Learning from bottom-up dissemination: Importing an evidence-based trauma intervention for infants and young children to Israel

Paula David*, Miriam Schiff

*Corresponding author for this work

Research output: Contribution to journalArticlepeer-review

11 Scopus citations

Abstract

This article describes a pilot study of a "bottom up" dissemination process of a new evidence based intervention for treating early childhood trauma. Clinicians applied to learn Child-Parent Psychotherapy (CPP), imported to Israel from the U.S. A focus group of six graduates of a CPP training program responded to questions concerning their experiences learning and using CPP. All 39 CPP graduates from two cohorts also completed a cross sectional survey related to their use of CPP. Within the focus group, the openness of the workplace and the intervention's characteristics were considered major factors impacting CPP use; the training program was perceived to promote CPP implementation, and lack of supervision and secondary traumatic stress were the major inhibiting factors. Using CPP-informed therapy, as opposed to CPP with fidelity, was perceived to be one of the main outcomes of the training. Survey results showed that 53% of graduates were using CPP in over three cases, and almost all intended to use CPP within the next year. Ninety-five percent were using CPP principles in their therapeutic work. The implications of importing a new evidence based intervention to a foreign country that utilizes a different dissemination system within a different professional culture are discussed.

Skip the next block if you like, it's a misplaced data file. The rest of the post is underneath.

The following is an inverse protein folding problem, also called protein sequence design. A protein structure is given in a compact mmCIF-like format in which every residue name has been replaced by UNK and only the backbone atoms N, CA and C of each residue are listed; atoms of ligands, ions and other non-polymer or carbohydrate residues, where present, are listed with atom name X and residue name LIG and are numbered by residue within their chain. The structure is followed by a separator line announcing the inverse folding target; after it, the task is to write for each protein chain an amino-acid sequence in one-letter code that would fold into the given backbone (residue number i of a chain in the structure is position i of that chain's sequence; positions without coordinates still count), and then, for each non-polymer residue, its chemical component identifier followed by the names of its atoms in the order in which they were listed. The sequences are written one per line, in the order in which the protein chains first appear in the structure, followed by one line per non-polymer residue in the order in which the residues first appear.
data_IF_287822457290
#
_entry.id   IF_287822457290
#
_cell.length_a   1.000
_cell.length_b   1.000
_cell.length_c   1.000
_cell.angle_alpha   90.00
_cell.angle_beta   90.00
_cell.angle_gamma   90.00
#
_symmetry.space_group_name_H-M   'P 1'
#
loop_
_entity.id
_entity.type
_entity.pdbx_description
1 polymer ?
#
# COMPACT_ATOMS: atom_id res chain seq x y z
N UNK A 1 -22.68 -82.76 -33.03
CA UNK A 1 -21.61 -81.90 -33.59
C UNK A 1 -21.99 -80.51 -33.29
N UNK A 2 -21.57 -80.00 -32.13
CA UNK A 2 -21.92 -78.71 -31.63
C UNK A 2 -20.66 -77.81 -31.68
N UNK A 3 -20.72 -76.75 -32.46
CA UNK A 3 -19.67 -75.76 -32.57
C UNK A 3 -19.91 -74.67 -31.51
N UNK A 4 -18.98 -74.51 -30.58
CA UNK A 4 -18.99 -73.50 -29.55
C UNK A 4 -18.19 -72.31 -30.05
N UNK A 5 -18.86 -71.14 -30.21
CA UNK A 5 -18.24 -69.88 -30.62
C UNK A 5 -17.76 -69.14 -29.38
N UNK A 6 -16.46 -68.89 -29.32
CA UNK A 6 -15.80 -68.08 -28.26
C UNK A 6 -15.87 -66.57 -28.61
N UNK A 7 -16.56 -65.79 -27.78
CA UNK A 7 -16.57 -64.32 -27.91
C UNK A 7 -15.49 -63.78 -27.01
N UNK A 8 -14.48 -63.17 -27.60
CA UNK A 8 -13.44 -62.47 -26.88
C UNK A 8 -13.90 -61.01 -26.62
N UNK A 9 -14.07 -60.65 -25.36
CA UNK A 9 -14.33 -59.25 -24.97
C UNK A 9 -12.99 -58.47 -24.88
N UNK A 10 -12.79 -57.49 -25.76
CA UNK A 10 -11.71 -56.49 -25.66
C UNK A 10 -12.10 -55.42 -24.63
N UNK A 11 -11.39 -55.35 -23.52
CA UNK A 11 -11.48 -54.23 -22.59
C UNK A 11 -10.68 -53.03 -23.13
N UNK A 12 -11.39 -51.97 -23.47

Original languageAmerican English
Pages (from-to)18-24
Number of pages7
JournalEvaluation and Program Planning
Volume53
DOIs
StatePublished - 2015

Bibliographical note

Publisher Copyright:
© 2015 Elsevier Ltd.

Keywords

  • Bottom up dissemination
  • Child-Parent Psychotherapy (CPP)
  • Evidence-based practice (EBP)
  • Implementation

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